Pluto: Dwarf Planet - Images over time (1992-2015)
DetailsPermalink to Details
- Added to the Catalog
- Available for
- Space: Planets and Exoplanets
- Dwarf Planet
- New Horizons
- Space Telescope
DescriptionPermalink to Description
This is an animation showing the history of knowledge of Pluto's surface over the last few decades. In the 1990s the best images were available were from a combination of the Hubble Space Telescope and studies of eclipses of transits between Pluto and its largest moon Charon. As we can see in the animation, at such a great distance from Earth, even the Hubble Space Telescope has difficulty viewing Pluto in any real detail. During 2015 several stages of approach by the New Horizons spacecraft are shown with a great wealth of detail being visible for the first time. However, even in the most recent frame, New Horizons spacecraft made its closest approach to Pluto, flying by so quickly that there wasn't any time for all of Pluto to rotate into view. Thus some longitudes are seen only at lower resolution from a greater distance. Also, much of the southern latitudes are in winter darkness, and it will take a century or so for them to be well seen.
Pluto is the brightest dwarf planet that is located in the Kuiper belt, a ring of small icy bodies outside the orbit of Neptune. It was discovered by Clyde Tombaugh in 1930 at the Lowell Observatory in Flagstaff, Arizona. Pluto was "classically" known as the ninth planet until 2006 when the International Astronomical Union set up new guidelines for qualifications of a planet. Pluto didn't meet all the qualifications and is now considered a dwarf planet. Pluto averages an astounding distance of 3,670,050,000 miles from the Sun. It is very small 1500 miles in diameter, placing it even smaller than seven of the moons found in the solar system. It has been determined that Pluto has a bright layer of methane, nitrogen and carbon monoxide ice near the surface with 70% rock and 30% water ice mostly underneath in its bulk composition. Some of the detail that is visible on Pluto is the presence of polar ice caps as well as large dark spots near the equator. The surface temperature of Pluto varies between -391°F and -346°F. The "warmer" temperatures loosely correspond to the darker areas. Pluto has five known satellites, the largest of which is Charon. Charon's diameter is over half the diameter of Pluto, making Charon the biggest moon with respect to the planet it orbits. Because of this, Pluto is often referred to as a double planet. A new mission called New Horizons was launched in 2006 and flew by Pluto in July 2015, and is providing a spectacular increase in knowledge about Pluto with ongoing images and data being transmitted back to Earth expected through 2016.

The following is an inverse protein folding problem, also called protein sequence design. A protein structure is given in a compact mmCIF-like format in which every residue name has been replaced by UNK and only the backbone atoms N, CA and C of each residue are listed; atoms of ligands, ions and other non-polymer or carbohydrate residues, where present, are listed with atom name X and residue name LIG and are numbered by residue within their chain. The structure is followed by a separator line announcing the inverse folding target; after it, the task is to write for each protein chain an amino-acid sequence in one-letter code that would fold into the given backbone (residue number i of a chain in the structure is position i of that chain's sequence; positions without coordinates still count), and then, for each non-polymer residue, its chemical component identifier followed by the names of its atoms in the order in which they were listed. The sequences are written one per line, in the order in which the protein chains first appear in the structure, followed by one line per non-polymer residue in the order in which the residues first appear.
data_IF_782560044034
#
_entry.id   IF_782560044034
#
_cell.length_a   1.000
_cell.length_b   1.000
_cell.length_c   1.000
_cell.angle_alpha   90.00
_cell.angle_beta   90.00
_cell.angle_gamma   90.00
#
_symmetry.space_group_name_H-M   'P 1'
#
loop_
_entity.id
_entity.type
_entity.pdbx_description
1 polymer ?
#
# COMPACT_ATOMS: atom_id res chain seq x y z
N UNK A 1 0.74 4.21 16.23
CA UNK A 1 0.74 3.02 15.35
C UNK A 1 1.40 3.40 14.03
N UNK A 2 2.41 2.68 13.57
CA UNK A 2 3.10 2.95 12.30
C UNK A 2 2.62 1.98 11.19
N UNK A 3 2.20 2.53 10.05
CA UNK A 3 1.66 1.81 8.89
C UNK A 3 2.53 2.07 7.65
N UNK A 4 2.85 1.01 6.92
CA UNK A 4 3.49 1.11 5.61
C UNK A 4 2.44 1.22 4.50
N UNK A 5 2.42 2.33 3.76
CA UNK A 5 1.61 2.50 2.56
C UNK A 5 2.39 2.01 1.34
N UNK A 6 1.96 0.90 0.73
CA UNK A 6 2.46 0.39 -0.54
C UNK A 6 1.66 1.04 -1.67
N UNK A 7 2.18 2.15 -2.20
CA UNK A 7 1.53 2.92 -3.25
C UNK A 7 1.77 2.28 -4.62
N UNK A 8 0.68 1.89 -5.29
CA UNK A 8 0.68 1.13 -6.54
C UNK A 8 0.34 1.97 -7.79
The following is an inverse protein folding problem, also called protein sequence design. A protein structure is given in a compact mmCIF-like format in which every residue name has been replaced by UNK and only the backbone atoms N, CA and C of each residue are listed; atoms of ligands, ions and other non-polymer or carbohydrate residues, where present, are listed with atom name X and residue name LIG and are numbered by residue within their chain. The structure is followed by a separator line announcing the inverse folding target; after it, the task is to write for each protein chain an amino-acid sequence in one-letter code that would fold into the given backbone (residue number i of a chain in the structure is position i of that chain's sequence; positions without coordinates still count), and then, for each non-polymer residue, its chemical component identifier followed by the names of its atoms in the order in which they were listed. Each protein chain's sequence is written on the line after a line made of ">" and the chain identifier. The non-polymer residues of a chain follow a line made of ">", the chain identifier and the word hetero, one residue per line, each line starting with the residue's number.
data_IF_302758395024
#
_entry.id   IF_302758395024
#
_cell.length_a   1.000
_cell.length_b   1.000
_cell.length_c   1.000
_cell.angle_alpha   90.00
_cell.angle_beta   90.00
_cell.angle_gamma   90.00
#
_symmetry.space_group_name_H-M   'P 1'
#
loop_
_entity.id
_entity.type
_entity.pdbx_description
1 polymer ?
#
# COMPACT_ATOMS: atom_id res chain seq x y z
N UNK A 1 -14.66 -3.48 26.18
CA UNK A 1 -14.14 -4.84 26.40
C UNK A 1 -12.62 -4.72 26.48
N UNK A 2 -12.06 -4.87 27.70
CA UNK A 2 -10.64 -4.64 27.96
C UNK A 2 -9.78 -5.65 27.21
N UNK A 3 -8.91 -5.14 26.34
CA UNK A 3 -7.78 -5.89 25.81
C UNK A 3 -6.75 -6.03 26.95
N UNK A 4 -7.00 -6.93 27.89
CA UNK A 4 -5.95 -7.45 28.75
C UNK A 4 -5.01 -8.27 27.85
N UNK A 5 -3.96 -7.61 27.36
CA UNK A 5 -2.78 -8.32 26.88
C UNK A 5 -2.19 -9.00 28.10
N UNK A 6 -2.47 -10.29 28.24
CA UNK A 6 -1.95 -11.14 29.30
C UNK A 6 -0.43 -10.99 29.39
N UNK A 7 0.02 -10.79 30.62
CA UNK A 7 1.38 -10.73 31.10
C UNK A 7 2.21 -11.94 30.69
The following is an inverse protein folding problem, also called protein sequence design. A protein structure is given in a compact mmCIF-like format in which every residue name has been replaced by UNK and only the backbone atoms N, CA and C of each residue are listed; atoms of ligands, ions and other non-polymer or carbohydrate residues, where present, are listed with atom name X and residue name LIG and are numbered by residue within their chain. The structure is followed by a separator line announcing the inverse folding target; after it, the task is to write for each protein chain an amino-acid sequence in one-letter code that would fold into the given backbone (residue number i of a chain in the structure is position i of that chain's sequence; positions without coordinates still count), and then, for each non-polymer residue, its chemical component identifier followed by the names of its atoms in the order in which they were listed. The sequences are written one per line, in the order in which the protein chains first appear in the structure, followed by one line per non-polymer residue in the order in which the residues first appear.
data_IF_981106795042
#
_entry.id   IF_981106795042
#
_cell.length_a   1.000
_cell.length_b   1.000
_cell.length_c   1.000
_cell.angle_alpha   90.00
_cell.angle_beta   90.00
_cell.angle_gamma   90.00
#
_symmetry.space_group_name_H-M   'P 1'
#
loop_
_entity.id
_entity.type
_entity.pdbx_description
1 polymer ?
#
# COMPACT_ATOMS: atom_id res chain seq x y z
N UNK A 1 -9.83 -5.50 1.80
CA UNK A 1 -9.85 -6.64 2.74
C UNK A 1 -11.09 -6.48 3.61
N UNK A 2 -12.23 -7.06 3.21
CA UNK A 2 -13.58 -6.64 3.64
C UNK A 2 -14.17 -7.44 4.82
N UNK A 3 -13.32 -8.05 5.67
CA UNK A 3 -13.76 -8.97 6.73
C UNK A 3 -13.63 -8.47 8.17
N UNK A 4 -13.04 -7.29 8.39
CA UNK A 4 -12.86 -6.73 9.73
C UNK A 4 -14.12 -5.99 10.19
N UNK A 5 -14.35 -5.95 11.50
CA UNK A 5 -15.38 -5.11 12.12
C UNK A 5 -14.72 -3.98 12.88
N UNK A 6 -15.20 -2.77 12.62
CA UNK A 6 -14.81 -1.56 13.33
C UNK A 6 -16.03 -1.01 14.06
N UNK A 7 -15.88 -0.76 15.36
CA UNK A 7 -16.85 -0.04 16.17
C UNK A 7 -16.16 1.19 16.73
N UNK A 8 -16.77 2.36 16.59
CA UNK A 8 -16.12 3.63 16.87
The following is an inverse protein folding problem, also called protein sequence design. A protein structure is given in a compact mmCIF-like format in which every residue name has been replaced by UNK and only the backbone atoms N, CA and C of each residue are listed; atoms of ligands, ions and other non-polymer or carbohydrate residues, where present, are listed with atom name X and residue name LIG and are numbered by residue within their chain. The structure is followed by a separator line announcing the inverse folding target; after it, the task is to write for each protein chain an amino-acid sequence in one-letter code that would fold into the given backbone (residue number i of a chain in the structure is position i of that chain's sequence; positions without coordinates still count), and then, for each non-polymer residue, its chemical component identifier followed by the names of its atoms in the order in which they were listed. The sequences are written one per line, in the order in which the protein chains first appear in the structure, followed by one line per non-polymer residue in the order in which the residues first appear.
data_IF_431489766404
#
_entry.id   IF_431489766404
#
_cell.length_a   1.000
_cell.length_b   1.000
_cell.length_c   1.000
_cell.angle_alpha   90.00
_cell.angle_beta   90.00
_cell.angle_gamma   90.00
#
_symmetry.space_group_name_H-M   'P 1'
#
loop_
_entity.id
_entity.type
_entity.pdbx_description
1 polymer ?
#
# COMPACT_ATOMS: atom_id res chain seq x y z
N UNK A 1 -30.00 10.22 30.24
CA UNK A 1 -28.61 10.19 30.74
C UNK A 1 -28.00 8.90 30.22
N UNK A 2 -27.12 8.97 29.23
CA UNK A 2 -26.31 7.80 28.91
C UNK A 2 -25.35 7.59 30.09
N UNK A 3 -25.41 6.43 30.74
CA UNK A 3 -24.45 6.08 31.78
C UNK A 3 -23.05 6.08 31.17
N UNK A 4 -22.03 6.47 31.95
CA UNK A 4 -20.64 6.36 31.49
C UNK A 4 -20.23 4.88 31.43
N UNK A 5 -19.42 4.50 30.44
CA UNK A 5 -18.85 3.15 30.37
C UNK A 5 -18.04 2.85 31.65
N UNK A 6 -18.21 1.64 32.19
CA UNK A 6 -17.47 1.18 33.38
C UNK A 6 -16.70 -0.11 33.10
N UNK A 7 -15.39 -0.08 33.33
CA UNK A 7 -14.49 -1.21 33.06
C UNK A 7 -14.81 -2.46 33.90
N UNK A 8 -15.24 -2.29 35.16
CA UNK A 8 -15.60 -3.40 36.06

This view is constructed mostly from New Horizons images. Some of the southern hemisphere is filled in by previous imagery taken by the Hubble Space Telescope. With the very cold temperatures present, ices of substances such as nitrogen, methane, carbon monoxide, and water ice cover the surface. When Pluto is closest to the sun some of the frozen gases sublimate and create a very thin atmosphere. A deep but tenuous haze layer extends up to 60-100 miles above the surface. Some of the mountainous areas may be made of water ice, and the white heart-shaped region called Tombaugh Regio has areas of carbon monoxide ice and some of the flattest terrain seen. This has a provisional name of Sputnik Planum and shows evidence of flowing ices. A dark "Whale" shaped feature (provisionally called Cthulu Regio) wraps around Pluto to the lower left (southwest) of the "Heart".
Notable FeaturesPermalink to Notable Features
- Polar ice caps
- Bright and dark regions
- Most of the images constructed are from New Horizons Spacecraft
- Low resolution in the 2015 frames at south pole is filled in with imagery taken by Hubble Space Telescope
Data SourcePermalink to Data Source
NASA New Horizons, Hubble Space Telescope